Shades of cool gray became the trendiest colors in interior design and have continued to be go-to neutrals for many people. However, the classic warm shades of tan and beige are far from being out. In fact, they have gained momentum in the design world in recent years, and it looks like everyone is ready to warm up their living spaces with these timeless neutrals.
Understanding Beige And Tan
Beige and tan are interchangeable terms often used to describe a warm and light neutral color. But the two colors have some minor differences that set them apart. Understanding these differences will help you determine if tan is the warm neutral of your dream home or if beige is the classic choice for you.
Tan is defined by the presence of brown or gold in the undertone. When compared to a similar shade of gray, you'll notice a tan appears yellower. Tan paint colors would include:
Beige is defined by the subtle presence of gray in the midst of its warmer tones. This is not enough gray to cause it to appear cool. It's just enough gray to tone down the yellow and muddy the color so it appears more muted than a traditional tan. Beige may also appear to have a slight pink undertone when compared to a true tan. Beige paint colors would include:
Interior Tan And Beige Color Palettes
Interior colors palettes for tans and beiges are timeless and easily adjusted as trends change and your home's style evolves. These colors work well in strictly neutral color palettes, but they also fit perfectly into darker or more colorful color schemes.
Because tan has the presence of a yellow undertone and can even have a green cast itself, olive is a great choice for a complementing color scheme. Use these two shades interchangeably in your decor with accents of warm cream or matte black. If you prefer lighter interiors, opt for more tan and use olive as an accent.
Tan's subtle yellow cast and the hint of blue we see in slate create a harmonious and contrasting palette. Let slate bring depth to this neutral palette while tan keeps things warm and light. Mix materials like tile, rattan, wood, and concrete to help this palette feel cohesive.
Warm & Light
A warm and light color palette, the combination of beige and cream, is a classic choice. These two colors never truly go out of style. Because beige works well alongside warm and cool colors, you can choose nearly any shade to accent with.
Add extra warmth and richness to a beige palette with plenty of camel brown. The golden-brown undertones in the camel will play well with the warmth of beige while providing plenty of dimension to the space. Use beige on walls and textiles and let camel shine in wood furniture, leather accents, and ceramics.
Much like the beige and camel palette, the colors in this palette will complement each other in the best way, while also taking on a more monochromatic look. A shade of camel or a muted gold will draw out the yellow tones in tan and make your space warm and inviting. Use gold in hardware and light finishes, but don't be afraid to try it on the walls, in wood stains, and even in textiles.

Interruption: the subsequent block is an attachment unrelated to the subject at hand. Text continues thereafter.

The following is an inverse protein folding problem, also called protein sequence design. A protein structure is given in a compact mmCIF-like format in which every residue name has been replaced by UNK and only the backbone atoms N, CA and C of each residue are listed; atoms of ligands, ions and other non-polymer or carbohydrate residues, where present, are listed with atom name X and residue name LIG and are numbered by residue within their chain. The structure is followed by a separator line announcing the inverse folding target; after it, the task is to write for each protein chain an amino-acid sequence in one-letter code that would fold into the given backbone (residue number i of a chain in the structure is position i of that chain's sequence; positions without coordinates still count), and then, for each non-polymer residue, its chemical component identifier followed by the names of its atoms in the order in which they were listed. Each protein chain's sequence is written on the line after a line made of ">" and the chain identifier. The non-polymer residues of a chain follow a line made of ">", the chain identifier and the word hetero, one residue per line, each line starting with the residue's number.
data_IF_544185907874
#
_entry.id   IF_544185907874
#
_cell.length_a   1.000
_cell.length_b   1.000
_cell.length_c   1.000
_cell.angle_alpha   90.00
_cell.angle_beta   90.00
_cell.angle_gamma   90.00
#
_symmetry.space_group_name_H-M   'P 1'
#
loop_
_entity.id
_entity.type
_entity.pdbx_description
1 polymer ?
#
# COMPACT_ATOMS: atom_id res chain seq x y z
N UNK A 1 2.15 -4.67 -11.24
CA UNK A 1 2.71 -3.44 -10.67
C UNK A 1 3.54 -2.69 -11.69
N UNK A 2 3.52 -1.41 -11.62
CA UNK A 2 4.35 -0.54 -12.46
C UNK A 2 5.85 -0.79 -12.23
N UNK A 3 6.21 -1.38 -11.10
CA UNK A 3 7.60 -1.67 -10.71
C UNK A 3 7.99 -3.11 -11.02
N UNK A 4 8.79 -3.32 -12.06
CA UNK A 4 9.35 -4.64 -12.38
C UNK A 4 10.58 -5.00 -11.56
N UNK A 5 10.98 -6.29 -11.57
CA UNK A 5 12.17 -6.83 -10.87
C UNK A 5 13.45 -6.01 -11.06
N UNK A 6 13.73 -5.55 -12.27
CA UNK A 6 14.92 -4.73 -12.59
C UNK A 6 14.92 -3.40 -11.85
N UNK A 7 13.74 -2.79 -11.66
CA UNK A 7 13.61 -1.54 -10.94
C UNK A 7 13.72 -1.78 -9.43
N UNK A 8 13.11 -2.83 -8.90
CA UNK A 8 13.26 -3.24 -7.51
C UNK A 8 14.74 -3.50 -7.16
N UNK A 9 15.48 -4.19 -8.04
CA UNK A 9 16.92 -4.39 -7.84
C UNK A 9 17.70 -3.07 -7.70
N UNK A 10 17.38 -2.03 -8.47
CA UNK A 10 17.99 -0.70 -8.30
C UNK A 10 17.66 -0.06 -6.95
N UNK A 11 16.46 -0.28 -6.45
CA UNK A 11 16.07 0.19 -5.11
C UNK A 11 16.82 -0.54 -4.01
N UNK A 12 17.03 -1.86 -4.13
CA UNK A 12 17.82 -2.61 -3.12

Beige & Terracotta
If you're looking for a subtle way to introduce color to your neutral palette, try combining your trusty beige with a muted shade of terracotta. This muddy orange shade is warm and inviting and is easily worked into your decor as an accent or wall color. Use plenty of beige to keep things light and grounded.
Exterior Tan & Beige Color Palettes
Shades of tan and beige have always worked well for home exteriors. Try updating these traditional colors with deep neutrals and cool tones on your trim and doors.
This color combo is a classic for a reason. Tan and white have always had great curb appeal, work with nearly all shutter and door colors, and look beautiful with brown or black accents. If you're looking for a way to update this timeless palette, add a punchy door color like coral or add in tons of wood accents in a medium to deep shade.
A modern take on two classic neutrals, beige and black are a sleek and sophisticated combination. Let black stand out as your accent in metal, doors, and trim while beige takes center stage on siding.
If black feels too dark for your exterior, charcoal may feel like a safer choice. This deep shade of gray is muted, so it blends more than a typical black. Use it in small amounts or let it co-lead in this palette to balance out the warm and light beige.
If wood tones are present in your exterior, tan is a great choice for siding. It's neutral enough to let the beauty of wood step into the spotlight. The yellow warmth of tan complements multiple wood tones, but it specifically helps highlight the beauty of walnut stains.
Beige & Gray
Looking for a cooler approach? Add gray alongside your warm beige. These two neutrals are similar in shade but differ in hue, making them a beautiful combination for your curbside appeal. Use them interchangeably or choose one as your primary color and use the other for accents and trim.
A dark sage creates modern depth on a tan home. Use this sage on trim, doors, and shutters to contrast the light tan base color of your home. Deep sage works similarly to a charcoal, but it adds a hint of color. Your home will stand out, but passersby will find it difficult to pinpoint why.
Create a Timeless Look With Tan and Beige
These classic colors have been trusted interior and exterior choices for quite some time and, because of their versatility, they aren't expected to lose momentum any time soon. Whether you're looking to keep things timeless or create a space that can transition between styles easily, tan and beige are reliable classics you can turn to time and time again.